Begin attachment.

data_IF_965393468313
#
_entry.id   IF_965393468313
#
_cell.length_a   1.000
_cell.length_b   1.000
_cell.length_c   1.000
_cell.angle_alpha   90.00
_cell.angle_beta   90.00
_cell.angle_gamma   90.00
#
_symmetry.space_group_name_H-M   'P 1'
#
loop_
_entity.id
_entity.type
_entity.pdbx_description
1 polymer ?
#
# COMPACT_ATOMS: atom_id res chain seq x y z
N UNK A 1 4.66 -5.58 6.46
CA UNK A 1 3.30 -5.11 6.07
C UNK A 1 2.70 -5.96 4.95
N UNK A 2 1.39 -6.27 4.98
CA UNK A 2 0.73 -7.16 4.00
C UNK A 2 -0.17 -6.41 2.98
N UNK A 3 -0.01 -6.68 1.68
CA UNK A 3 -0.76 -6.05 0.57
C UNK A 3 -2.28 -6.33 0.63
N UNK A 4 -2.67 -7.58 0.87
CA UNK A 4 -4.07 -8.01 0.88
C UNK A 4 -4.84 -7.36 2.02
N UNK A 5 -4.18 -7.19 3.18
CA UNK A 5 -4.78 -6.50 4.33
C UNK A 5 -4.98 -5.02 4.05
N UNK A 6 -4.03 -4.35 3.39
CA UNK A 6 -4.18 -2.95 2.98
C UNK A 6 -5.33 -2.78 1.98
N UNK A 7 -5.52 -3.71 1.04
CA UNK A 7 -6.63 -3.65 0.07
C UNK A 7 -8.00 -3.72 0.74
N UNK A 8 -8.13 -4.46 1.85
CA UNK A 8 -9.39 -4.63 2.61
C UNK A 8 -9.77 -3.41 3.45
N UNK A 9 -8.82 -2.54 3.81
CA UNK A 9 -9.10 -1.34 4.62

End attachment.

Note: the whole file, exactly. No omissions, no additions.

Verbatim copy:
data_IF_965393468313
#
_entry.id   IF_965393468313
#
_cell.length_a   1.000
_cell.length_b   1.000
_cell.length_c   1.000
_cell.angle_alpha   90.00
_cell.angle_beta   90.00
_cell.angle_gamma   90.00
#
_symmetry.space_group_name_H-M   'P 1'
#
loop_
_entity.id
_entity.type
_entity.pdbx_description
1 polymer ?
#
# COMPACT_ATOMS: atom_id res chain seq x y z
N UNK A 1 4.66 -5.58 6.46
CA UNK A 1 3.30 -5.11 6.07
C UNK A 1 2.70 -5.96 4.95
N UNK A 2 1.39 -6.27 4.98
CA UNK A 2 0.73 -7.16 4.00
C UNK A 2 -0.17 -6.41 2.98
N UNK A 3 -0.01 -6.68 1.68
CA UNK A 3 -0.76 -6.05 0.57
C UNK A 3 -2.28 -6.33 0.63
N UNK A 4 -2.67 -7.58 0.87
CA UNK A 4 -4.07 -8.01 0.88
C UNK A 4 -4.84 -7.36 2.02
N UNK A 5 -4.18 -7.19 3.18
CA UNK A 5 -4.78 -6.50 4.33
C UNK A 5 -4.98 -5.02 4.05
N UNK A 6 -4.03 -4.35 3.39
CA UNK A 6 -4.18 -2.95 2.98
C UNK A 6 -5.33 -2.78 1.98
N UNK A 7 -5.52 -3.71 1.04
CA UNK A 7 -6.63 -3.65 0.07
C UNK A 7 -8.00 -3.72 0.74
N UNK A 8 -8.13 -4.46 1.85
CA UNK A 8 -9.39 -4.63 2.61
C UNK A 8 -9.77 -3.41 3.45
N UNK A 9 -8.82 -2.54 3.81
CA UNK A 9 -9.10 -1.34 4.62